How is the International Criminal Court reacting after three African countries recently pulled out of the court? DW spoke to ICC spokesman Fadi El Abdallah.
Gambia has become the third country after Burundi and South Africa to announce that it will be pulling out of the International Criminal Court (ICC). The move by the tiny West African country is all the more striking because court's chief prosecutor Fatou Bensouda is Gambian. DW spoke to Fadi El Abdallah, a spokesman for the ICC.
DW: Why hasn't the chief prosecutor - by dint of her own personal commitment to international justice - been able to convince her fellow Gambians that membership of the ICC is worthwhile?
Fadi El Abdallah: I think this is a question that should be asked of the authorities. Until now there has been no official notification of the withdrawal of either Gambia or Burundi. But the calculations or the reasons that would lead these governments to withdraw is something to be asked of them and then to be checked against the actual facts of the different issues. It is not for the ICC to say why these countries want to withdraw. It is up to them to explain.
How concerned is the court itself that countries are announcing their intentions to leave?
The President of the Assembly of State Parties of the ICC Sidiki Kaba does explain that he is concerned about that and called on the states to discuss their concerns and preoccupations within the right forum which is the Assembly of the State Parties.
The ICC, as you perfectly understand, is a judicial institution. It is a court that applies the law. But the law in this case is the Rome Statute and other legal texts governing the work of the ICC. These are adopted by the state parties and not by the court itself. The court only applies what the states have given to it as a mandate and as governing rules.
Recently the President of the Assembly of State Parties held a press conference in Senegal and he urged Burundi and South Africa to reconsider their decisions. Are you optimistic that the countries will heed his advice?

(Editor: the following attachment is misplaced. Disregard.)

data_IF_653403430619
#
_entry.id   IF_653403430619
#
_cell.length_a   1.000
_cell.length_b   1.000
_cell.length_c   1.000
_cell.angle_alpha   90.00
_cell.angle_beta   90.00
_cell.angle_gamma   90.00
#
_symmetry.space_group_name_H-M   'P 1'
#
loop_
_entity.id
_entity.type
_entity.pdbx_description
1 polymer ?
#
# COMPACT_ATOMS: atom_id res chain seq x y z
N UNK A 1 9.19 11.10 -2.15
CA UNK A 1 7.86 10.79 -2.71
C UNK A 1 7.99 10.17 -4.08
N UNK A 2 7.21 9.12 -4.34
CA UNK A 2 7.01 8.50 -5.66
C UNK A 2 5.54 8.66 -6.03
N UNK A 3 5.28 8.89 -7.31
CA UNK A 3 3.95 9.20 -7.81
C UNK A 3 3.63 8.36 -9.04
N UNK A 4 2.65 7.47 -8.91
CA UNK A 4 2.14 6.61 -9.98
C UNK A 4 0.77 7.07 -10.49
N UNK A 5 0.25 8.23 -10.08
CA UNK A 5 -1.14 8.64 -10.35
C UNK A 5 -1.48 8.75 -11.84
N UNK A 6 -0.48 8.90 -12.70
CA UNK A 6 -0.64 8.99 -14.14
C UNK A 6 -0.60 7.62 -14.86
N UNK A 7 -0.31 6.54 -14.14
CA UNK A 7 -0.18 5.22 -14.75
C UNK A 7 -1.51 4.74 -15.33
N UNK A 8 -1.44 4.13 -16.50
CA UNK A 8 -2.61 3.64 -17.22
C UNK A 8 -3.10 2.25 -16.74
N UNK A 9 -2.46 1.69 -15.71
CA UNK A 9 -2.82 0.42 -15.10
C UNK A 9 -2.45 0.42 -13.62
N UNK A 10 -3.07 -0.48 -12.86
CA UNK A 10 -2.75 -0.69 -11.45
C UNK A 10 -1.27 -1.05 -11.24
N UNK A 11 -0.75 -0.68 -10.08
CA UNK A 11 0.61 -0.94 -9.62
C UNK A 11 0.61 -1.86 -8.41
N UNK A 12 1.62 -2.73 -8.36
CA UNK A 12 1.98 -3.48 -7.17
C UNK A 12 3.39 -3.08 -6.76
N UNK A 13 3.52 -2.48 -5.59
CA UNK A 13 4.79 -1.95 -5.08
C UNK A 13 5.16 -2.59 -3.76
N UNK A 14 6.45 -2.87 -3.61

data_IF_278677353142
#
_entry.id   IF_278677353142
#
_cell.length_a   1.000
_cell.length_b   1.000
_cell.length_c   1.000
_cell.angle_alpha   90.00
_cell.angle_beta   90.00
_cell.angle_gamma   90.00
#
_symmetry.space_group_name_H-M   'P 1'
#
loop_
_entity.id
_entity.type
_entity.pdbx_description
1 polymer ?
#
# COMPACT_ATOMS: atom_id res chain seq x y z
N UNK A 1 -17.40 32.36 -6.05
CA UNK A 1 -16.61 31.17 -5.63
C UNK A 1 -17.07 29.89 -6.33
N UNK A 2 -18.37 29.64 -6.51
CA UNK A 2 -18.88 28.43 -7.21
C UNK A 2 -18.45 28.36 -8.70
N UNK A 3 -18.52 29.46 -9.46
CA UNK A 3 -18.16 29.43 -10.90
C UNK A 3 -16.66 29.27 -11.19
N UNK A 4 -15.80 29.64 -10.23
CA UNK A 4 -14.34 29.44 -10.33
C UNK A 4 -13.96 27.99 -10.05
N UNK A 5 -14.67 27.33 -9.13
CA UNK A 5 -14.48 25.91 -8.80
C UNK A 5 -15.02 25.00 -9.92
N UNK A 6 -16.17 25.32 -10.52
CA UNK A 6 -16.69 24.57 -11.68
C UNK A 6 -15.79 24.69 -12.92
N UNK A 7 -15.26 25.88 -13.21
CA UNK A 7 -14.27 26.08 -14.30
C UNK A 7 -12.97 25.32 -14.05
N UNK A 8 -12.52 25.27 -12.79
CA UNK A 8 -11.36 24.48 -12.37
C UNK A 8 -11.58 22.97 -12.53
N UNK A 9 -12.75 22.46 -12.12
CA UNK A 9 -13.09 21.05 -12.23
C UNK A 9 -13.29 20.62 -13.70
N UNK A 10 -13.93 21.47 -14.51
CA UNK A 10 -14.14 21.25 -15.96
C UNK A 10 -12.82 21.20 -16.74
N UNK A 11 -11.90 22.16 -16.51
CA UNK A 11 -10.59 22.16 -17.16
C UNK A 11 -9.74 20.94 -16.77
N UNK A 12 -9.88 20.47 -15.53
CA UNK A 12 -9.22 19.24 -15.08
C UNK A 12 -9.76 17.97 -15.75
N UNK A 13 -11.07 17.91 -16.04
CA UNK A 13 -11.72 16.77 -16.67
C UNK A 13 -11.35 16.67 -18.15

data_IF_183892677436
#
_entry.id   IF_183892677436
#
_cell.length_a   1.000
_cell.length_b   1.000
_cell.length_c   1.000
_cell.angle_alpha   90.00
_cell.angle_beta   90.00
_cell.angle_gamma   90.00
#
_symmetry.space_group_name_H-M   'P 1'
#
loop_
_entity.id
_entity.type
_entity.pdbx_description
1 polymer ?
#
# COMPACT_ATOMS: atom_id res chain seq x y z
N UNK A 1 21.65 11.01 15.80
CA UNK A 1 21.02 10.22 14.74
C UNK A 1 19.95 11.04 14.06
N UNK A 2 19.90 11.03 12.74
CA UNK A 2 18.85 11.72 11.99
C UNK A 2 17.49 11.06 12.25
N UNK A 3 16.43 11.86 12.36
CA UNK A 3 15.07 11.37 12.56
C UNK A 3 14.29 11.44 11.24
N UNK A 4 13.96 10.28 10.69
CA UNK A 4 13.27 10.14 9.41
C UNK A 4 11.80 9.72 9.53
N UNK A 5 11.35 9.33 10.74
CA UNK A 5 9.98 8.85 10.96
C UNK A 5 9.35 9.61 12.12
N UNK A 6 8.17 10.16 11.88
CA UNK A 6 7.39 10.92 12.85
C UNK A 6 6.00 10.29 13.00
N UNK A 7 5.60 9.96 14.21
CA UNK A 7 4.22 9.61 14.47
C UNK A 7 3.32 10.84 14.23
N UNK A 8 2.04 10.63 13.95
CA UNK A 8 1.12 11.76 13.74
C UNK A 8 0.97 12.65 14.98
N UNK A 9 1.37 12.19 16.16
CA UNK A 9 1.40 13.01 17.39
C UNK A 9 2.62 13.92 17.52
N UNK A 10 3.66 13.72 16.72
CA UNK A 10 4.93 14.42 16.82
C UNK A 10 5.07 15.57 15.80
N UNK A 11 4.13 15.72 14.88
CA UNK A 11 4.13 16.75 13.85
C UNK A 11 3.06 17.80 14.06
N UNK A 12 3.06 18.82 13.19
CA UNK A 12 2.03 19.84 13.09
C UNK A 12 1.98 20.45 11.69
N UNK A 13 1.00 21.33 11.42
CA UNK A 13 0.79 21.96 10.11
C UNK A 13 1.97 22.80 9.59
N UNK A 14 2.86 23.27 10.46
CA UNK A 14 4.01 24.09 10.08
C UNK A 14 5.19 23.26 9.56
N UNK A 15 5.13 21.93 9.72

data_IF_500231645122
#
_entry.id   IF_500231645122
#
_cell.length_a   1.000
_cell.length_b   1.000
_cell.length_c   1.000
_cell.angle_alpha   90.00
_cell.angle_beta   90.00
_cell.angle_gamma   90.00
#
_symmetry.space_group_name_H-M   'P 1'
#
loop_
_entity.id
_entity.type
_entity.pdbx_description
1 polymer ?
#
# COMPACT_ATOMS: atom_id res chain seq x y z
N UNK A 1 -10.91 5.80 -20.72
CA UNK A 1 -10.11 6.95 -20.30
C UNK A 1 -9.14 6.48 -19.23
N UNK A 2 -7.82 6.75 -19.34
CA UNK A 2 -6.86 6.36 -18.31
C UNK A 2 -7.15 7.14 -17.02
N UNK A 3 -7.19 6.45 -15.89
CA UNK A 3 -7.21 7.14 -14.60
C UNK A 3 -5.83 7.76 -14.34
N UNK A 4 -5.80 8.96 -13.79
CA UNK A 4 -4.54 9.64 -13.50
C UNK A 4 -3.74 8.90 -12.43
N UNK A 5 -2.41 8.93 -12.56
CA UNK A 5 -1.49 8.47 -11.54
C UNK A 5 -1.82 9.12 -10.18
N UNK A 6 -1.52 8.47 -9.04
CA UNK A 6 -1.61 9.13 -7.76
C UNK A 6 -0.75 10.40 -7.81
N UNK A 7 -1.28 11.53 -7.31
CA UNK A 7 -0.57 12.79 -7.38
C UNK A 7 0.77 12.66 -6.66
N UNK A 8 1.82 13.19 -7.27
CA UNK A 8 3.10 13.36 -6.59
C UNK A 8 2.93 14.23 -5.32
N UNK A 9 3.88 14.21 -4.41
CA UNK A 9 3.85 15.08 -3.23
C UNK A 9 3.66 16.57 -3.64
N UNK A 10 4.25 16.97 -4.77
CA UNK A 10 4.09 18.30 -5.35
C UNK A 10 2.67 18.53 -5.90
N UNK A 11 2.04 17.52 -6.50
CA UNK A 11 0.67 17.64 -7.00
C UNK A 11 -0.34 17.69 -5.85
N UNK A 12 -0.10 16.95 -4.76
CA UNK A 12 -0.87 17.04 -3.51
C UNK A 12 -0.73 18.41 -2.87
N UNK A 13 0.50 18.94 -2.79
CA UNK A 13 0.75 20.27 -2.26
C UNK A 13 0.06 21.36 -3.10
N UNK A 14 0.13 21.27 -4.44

It is a question to be addressed to these countries. I think that an important moment will be whether and to which extent they are going to participate in the Assembly of State Parties session that is scheduled for mid November. We all hope that indeed there will be a serious and fruitful discussion that would dissipate and misunderstandings or misconceptions of the court and would allow the international community, with all these countries, to continue supporting the global fight against impunity through the ICC.
What does the court intend to do to restore African confidence in its jurisdiction?
I think the main thing is for the court to continue providing justice and to continue with fair proceedings respecting the rights of the victims and the rights of the defendants. This is the main thing that the court can and has to do. Of course we are open to discuss any further concerns that are related to explaining better some of the decisions of the court and why they have been taken and adopted and so on.
Gambia has become the third country in a matter of weeks to announce its departure. How loudly are the alarm bells ringing in The Hague? Is this being viewed by the court as a full-blown crisis?
The ICC is the creation of the Rome Statute. It is not the ICC that created this treaty, it is the other way around. This is something that is important to keep in mind. What is important is to preserve the independence on the judicial level for the ICC to fulfill the mandate that has been given to it by those states. This includes the mandate of fighting impunity, accepting that no one is above the law because of their official capacity and to bring justice to the victims of war crimes and crimes against humanity. By doing so, we can hopefully prevent the repetition of the same atrocities in the future.
Fadi El Abdallah is the spokesman for the ICC.
Interview: Isaac Mugabi.